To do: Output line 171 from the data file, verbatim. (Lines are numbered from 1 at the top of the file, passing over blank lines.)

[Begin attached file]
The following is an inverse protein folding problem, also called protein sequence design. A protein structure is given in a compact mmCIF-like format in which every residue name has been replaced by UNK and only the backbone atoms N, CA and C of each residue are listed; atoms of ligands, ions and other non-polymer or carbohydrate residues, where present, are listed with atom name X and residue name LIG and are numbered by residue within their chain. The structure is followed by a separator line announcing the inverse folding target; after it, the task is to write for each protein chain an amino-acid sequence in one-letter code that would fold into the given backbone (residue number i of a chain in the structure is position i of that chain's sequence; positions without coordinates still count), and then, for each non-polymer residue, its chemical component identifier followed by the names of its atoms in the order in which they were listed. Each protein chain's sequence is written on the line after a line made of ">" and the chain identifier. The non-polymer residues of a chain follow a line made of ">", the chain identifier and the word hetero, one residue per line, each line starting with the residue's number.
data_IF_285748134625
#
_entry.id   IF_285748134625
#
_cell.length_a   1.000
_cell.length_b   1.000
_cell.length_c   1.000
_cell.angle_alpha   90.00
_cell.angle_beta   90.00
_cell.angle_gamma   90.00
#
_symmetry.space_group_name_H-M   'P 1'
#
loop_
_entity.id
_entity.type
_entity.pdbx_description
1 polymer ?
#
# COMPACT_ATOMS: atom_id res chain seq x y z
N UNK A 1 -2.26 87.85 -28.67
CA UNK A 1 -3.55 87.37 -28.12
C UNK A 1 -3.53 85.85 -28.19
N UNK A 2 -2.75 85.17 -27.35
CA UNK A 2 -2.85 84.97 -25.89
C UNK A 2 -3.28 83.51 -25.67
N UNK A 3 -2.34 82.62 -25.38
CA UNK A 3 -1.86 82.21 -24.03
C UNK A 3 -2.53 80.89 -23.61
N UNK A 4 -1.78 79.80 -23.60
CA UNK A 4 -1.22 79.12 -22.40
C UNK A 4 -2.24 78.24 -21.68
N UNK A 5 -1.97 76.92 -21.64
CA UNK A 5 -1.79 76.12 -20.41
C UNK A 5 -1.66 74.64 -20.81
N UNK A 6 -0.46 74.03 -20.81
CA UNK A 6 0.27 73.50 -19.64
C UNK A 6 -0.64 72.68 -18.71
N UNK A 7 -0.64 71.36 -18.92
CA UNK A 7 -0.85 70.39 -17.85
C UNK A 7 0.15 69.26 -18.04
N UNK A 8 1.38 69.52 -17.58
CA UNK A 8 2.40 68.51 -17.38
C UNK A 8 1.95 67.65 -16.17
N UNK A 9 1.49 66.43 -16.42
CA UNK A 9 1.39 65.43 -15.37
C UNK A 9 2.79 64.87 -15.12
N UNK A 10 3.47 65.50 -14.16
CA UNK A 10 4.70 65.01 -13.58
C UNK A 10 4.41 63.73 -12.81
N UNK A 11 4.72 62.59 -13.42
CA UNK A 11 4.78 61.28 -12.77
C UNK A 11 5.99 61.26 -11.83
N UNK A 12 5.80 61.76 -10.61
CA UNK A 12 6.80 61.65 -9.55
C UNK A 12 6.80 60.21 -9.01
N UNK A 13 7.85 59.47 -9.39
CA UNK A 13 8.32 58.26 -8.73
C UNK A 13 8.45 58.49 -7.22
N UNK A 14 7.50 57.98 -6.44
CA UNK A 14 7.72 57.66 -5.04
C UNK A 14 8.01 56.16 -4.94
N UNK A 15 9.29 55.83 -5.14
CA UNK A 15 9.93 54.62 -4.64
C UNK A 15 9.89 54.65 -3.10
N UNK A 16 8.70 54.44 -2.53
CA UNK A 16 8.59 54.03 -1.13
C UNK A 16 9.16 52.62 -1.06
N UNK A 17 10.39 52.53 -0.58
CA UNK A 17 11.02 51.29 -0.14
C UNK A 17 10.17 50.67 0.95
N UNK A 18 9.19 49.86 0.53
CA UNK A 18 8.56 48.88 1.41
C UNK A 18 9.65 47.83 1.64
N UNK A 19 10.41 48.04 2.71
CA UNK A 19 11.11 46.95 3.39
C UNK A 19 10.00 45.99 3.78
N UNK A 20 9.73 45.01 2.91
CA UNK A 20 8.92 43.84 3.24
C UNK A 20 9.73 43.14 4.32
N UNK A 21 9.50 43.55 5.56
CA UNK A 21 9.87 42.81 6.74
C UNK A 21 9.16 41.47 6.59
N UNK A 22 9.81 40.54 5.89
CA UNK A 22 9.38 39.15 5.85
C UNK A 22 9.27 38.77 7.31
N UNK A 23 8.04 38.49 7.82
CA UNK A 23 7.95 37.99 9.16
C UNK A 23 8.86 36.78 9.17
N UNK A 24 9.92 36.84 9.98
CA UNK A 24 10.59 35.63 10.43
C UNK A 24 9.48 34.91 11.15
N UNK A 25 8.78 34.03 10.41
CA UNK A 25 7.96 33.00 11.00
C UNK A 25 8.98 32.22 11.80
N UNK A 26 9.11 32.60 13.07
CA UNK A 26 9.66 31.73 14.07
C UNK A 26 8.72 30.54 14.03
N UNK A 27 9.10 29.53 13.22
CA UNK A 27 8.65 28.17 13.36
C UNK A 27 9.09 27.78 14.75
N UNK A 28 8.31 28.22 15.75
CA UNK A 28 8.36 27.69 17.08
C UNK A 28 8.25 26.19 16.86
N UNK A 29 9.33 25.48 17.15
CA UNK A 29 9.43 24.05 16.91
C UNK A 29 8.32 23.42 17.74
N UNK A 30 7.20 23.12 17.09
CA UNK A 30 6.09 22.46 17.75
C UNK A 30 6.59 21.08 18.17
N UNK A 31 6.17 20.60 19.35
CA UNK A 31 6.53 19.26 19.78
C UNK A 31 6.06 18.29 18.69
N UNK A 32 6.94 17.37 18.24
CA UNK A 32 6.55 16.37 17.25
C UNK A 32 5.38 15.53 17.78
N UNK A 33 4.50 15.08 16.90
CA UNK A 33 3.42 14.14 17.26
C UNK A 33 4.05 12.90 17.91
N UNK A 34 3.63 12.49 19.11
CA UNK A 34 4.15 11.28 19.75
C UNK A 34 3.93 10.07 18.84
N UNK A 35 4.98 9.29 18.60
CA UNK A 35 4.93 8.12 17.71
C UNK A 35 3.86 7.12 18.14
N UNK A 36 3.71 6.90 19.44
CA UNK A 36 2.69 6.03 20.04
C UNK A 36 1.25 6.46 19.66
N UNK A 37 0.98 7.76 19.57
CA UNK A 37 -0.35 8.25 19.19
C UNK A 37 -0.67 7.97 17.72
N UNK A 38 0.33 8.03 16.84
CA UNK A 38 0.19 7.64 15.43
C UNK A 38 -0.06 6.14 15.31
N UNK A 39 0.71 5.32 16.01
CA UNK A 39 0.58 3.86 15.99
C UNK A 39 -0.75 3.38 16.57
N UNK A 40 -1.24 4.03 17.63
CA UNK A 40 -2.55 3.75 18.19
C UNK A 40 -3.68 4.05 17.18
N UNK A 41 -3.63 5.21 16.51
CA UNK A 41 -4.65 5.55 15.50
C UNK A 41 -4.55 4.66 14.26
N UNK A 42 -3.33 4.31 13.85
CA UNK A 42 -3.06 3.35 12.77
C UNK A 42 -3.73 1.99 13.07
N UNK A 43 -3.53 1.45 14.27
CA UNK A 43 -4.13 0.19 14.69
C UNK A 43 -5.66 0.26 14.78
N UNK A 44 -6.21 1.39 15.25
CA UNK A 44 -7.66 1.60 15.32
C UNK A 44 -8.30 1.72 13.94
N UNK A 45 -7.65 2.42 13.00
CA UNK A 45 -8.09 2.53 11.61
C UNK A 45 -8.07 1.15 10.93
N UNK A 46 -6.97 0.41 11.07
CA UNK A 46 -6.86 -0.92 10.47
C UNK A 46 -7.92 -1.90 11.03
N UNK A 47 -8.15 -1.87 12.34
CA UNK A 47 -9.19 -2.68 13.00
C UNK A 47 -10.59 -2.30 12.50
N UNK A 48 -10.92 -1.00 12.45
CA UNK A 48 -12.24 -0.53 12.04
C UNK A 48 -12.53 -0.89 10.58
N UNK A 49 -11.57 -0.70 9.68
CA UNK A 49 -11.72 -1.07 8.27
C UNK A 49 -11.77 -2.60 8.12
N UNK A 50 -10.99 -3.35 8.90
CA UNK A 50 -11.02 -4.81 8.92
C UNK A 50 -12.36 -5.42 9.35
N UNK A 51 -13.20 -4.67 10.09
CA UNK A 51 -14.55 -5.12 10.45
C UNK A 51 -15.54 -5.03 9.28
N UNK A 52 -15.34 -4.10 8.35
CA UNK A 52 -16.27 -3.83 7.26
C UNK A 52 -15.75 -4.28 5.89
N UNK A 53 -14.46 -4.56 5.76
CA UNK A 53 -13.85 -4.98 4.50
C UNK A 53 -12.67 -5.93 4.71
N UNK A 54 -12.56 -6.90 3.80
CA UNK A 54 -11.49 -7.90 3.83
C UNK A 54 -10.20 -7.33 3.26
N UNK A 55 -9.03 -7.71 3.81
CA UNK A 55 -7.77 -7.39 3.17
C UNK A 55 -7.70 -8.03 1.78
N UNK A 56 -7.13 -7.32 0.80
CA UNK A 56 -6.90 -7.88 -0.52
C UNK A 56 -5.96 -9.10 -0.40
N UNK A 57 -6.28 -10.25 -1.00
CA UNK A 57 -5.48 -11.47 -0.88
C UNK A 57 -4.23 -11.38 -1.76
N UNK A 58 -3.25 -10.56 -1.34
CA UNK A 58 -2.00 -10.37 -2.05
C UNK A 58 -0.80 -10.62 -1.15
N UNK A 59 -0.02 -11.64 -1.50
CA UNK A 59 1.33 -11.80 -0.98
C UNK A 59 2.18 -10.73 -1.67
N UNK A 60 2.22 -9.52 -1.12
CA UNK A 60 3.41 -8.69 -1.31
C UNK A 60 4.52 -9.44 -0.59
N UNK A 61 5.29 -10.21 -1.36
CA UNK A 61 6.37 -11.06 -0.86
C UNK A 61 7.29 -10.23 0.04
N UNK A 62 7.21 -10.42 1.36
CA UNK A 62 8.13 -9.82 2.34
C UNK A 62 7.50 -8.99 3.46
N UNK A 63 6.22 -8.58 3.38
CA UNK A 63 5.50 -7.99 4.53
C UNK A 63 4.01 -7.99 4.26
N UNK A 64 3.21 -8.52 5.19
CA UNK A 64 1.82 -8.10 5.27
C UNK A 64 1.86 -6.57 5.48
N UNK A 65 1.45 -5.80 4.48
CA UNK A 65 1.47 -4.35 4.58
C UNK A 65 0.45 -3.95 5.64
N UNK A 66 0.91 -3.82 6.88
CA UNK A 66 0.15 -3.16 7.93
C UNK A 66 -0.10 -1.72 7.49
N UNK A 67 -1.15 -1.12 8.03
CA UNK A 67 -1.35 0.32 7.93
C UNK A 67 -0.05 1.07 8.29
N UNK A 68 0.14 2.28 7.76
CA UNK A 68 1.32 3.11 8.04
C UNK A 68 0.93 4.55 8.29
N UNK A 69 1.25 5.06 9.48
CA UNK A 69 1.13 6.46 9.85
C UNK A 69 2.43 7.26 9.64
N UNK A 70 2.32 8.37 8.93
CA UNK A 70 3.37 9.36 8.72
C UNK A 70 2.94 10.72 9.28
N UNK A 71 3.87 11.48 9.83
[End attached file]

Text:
C UNK A 50 -12.36 -5.42 9.35